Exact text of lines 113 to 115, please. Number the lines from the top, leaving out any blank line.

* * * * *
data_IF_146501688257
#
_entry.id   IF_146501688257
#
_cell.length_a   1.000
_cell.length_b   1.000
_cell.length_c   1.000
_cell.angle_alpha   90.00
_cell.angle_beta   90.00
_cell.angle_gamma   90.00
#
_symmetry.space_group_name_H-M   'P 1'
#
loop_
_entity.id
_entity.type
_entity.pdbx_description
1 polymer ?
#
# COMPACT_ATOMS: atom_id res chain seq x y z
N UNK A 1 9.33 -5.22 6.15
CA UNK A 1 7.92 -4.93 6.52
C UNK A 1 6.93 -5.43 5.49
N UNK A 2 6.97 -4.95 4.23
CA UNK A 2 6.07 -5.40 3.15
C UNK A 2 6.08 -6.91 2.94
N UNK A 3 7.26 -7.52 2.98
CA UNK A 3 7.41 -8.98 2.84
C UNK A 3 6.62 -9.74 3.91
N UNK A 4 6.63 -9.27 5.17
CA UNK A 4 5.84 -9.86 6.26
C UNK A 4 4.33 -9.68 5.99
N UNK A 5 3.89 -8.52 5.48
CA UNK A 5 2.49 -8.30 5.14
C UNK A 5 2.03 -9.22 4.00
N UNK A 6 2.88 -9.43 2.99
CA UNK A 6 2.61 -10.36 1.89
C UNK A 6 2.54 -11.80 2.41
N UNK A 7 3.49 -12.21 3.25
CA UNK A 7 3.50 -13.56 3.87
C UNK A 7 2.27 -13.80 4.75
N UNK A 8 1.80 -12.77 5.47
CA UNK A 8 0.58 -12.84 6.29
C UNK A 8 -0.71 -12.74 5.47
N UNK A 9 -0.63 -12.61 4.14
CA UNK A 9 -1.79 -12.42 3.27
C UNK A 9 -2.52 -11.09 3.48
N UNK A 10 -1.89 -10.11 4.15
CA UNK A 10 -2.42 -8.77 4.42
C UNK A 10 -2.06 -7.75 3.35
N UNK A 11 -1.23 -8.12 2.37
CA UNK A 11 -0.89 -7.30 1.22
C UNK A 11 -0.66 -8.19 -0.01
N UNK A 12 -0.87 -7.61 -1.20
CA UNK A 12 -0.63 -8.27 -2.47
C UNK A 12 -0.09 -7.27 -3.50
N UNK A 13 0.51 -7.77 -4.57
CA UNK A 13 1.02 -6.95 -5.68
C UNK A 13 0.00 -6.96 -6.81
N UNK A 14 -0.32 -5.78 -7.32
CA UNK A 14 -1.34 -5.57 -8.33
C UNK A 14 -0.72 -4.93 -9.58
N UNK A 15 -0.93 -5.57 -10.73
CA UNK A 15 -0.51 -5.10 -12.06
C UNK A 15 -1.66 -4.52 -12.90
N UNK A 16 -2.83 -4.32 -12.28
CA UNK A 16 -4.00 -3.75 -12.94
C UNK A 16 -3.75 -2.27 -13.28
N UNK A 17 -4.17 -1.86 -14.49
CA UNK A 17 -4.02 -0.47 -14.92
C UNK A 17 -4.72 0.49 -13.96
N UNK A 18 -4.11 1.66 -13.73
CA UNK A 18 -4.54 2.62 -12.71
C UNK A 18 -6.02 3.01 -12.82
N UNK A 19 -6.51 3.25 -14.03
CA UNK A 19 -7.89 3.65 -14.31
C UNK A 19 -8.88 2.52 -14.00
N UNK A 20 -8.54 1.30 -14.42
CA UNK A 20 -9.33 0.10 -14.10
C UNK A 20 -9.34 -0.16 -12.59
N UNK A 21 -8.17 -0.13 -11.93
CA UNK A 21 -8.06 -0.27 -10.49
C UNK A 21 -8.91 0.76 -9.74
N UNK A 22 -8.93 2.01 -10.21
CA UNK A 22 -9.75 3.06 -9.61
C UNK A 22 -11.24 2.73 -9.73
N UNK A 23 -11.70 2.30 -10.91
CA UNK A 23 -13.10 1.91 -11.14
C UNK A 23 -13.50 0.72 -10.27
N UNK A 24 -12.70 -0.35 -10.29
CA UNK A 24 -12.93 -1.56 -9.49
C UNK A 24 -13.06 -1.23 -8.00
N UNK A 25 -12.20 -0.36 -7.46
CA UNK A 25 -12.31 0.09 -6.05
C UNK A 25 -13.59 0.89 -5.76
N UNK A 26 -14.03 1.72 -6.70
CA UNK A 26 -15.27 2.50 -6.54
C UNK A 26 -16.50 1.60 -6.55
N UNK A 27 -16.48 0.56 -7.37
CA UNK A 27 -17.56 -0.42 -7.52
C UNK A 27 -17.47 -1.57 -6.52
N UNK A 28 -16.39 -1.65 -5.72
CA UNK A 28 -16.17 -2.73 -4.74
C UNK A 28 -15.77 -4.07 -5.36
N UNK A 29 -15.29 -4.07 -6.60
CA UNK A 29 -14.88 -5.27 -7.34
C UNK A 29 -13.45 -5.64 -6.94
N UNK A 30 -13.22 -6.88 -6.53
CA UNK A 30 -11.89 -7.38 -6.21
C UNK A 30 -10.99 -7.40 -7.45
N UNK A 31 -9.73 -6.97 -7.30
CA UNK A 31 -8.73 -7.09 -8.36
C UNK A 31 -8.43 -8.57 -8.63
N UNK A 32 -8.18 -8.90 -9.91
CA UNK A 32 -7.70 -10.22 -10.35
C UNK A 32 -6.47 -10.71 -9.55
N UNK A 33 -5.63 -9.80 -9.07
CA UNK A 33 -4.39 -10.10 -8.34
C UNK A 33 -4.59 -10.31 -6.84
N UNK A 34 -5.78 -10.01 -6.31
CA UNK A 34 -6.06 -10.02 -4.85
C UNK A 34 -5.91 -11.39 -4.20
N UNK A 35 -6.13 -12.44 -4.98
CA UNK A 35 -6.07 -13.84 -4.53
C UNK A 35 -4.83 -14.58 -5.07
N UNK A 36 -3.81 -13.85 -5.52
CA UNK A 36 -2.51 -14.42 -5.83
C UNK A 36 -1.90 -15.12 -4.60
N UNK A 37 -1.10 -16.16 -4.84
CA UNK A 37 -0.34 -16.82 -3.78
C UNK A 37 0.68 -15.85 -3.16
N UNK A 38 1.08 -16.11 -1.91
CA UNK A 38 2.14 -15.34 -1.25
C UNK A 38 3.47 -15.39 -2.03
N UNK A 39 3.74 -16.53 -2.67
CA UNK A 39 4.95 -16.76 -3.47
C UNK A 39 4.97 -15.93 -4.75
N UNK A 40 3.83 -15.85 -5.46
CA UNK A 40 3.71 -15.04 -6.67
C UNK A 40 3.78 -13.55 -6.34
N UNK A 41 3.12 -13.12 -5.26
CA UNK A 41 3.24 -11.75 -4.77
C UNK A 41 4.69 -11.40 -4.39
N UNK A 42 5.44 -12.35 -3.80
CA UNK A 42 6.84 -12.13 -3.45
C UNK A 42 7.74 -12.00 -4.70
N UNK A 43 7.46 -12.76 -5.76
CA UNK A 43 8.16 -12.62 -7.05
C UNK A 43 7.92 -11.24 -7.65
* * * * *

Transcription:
C UNK A 31 -8.43 -8.57 -8.63
N UNK A 32 -8.18 -8.90 -9.91
CA UNK A 32 -7.70 -10.22 -10.35